I’m an extremely introverted person, and I tend to think that’s a natural state of being for virtually any writer. I’m personally deeply influenced by my characters, which works in a bit of an insane cycle – each and every one of my characters is an extension of myself and my personality, but at the same time, there comes a point where they take on their own personalities and go off and do their own things despite the fact I have a plan for them. A lot of subconscious things rise to the surface when you can let go and let your characters tell you what you need to know, both about yourself and about them. And often, I’ll write about characters I have no experience with in real life, and they teach me a few things about how I can grow as a person. I think the process of writing a character’s experience really challenges you to face those deep, dark fears you push back, and then once you’re on the other side, suddenly you’re stronger as a person because you’ve psychoanalyzed yourself without realizing it. Whether we’re aware of it or not, we write for the catharsis of facing our inner demons. 

X L: I know that you are writing time travel novels, can you specifically explain what time travel novels mean to you and why you especially like this kind of story?

My two biggest literary idols as a kid were Madeleine L’Engle and J.K. Rowling, and I remember reading A Wrinkle in Time and Harry Potter and the Prisoner of Azkaban and thinking, “Oh my gosh, I can’t believe women can write this stuff! could write this! I will write this!” I’ve always written time travel novels because of that. 

I think I like writing time travel because it plays to the incredibly convoluted way my mind works. I’m always reaching for the most complicated route for any plot. I’m more interested in the grandest option than the simplest. Time travel has that grandeur and has the most opportunity for complications to arise. It’s very high stakes and if characters mess up even the slightest bit, they’ve screwed themselves (and potentially the world) over. I’m interested in that intensity of conflict, and making characters work for their happy endings.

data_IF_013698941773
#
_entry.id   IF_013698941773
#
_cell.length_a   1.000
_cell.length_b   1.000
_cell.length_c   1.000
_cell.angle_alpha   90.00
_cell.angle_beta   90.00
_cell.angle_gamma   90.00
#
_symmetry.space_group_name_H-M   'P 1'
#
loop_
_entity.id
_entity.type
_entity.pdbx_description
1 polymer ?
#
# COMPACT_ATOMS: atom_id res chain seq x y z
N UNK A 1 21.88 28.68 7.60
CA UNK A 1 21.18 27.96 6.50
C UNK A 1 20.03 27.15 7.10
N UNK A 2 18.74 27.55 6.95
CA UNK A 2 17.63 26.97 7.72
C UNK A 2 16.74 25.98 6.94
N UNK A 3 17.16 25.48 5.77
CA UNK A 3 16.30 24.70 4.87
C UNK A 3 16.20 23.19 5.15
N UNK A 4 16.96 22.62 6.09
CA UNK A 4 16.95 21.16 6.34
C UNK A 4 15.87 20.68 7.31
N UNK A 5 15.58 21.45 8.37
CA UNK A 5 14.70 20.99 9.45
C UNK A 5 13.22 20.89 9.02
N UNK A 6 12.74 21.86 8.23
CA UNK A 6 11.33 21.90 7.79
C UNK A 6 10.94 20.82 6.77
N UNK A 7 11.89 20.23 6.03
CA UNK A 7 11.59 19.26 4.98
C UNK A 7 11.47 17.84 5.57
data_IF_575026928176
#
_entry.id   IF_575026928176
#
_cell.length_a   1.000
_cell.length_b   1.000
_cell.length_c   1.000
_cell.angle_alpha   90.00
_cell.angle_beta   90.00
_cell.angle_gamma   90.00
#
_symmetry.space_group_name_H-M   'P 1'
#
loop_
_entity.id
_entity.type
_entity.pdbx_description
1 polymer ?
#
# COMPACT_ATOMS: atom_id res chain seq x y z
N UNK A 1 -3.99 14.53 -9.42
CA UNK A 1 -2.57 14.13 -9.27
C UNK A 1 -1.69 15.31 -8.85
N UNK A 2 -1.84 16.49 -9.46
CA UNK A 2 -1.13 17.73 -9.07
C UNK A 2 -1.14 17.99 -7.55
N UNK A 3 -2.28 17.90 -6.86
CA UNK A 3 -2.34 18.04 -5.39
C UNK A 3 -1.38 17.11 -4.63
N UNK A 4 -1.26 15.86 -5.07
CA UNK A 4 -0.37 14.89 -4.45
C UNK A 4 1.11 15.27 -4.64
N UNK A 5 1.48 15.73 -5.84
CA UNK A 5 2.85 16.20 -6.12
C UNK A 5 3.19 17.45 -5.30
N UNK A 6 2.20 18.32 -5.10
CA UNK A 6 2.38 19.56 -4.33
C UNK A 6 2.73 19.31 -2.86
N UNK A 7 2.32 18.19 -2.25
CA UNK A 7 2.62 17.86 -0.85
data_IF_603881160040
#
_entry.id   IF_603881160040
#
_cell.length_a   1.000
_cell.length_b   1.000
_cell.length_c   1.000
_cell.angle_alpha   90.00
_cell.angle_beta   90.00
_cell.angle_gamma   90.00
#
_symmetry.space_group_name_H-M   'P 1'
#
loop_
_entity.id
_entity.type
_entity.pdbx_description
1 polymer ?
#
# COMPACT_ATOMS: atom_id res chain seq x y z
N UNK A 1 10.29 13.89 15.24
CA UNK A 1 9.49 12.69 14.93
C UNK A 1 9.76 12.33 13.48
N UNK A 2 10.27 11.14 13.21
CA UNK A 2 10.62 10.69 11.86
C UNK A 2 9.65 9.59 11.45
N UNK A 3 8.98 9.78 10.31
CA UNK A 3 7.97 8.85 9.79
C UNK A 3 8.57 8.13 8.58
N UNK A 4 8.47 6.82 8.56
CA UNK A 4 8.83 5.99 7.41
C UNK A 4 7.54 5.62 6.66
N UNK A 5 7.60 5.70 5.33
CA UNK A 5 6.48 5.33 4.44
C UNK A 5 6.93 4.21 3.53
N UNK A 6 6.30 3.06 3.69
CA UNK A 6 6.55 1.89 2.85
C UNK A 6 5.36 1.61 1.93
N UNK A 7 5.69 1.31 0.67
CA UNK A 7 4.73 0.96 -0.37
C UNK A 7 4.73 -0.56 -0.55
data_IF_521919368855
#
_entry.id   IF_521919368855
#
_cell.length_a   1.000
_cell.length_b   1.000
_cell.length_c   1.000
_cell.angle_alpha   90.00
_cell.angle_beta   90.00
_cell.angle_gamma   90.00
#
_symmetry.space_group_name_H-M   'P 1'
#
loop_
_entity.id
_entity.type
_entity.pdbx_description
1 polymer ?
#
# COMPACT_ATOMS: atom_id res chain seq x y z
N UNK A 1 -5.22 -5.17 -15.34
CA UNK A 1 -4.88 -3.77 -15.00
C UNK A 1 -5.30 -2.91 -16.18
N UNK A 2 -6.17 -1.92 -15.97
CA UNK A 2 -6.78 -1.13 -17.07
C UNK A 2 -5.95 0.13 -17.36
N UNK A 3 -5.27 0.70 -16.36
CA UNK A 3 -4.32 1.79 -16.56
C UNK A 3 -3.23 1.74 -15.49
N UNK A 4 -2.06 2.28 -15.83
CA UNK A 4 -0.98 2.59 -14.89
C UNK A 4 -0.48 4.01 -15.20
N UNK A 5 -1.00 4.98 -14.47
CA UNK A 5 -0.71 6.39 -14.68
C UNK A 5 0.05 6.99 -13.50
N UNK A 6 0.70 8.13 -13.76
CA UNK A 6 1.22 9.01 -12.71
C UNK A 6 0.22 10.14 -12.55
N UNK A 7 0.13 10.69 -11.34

Interacting with time travel stories, I’m really excited by seeing characters thrown into completely different eras, and seeing how they work out of their element. As a history geek, I love that. It seems like every time travel writer has a different take on how time travel works, so seeing the consequences of characters’ actions if they’ve changed the future by going back to the past, or just reaffirming what’s already been set in motion is fascinating to me. There is no universal answer to how exactly time travel should work, and I think that’s what’s so fun about it.

I am glad to hear a lot of thoughtful answers from Sophie throughout this interview. I feel that Sophie has a deep respect for British literature, and she worked so hard on her university education. She analyzes a lot of details of the writing process, such as creating the figure of a character, and how it relates to a writer’s personality. The most impressive thing, which she mentioned in the interview, is creating characters that she has never experienced in real life, and how doing that can teach me a few things and help me grow as a person. I really want to try it out, and this idea fuels my writing appetite. Sophie Pinkoski is a marvelous author.

No comments yet.

Leave a Reply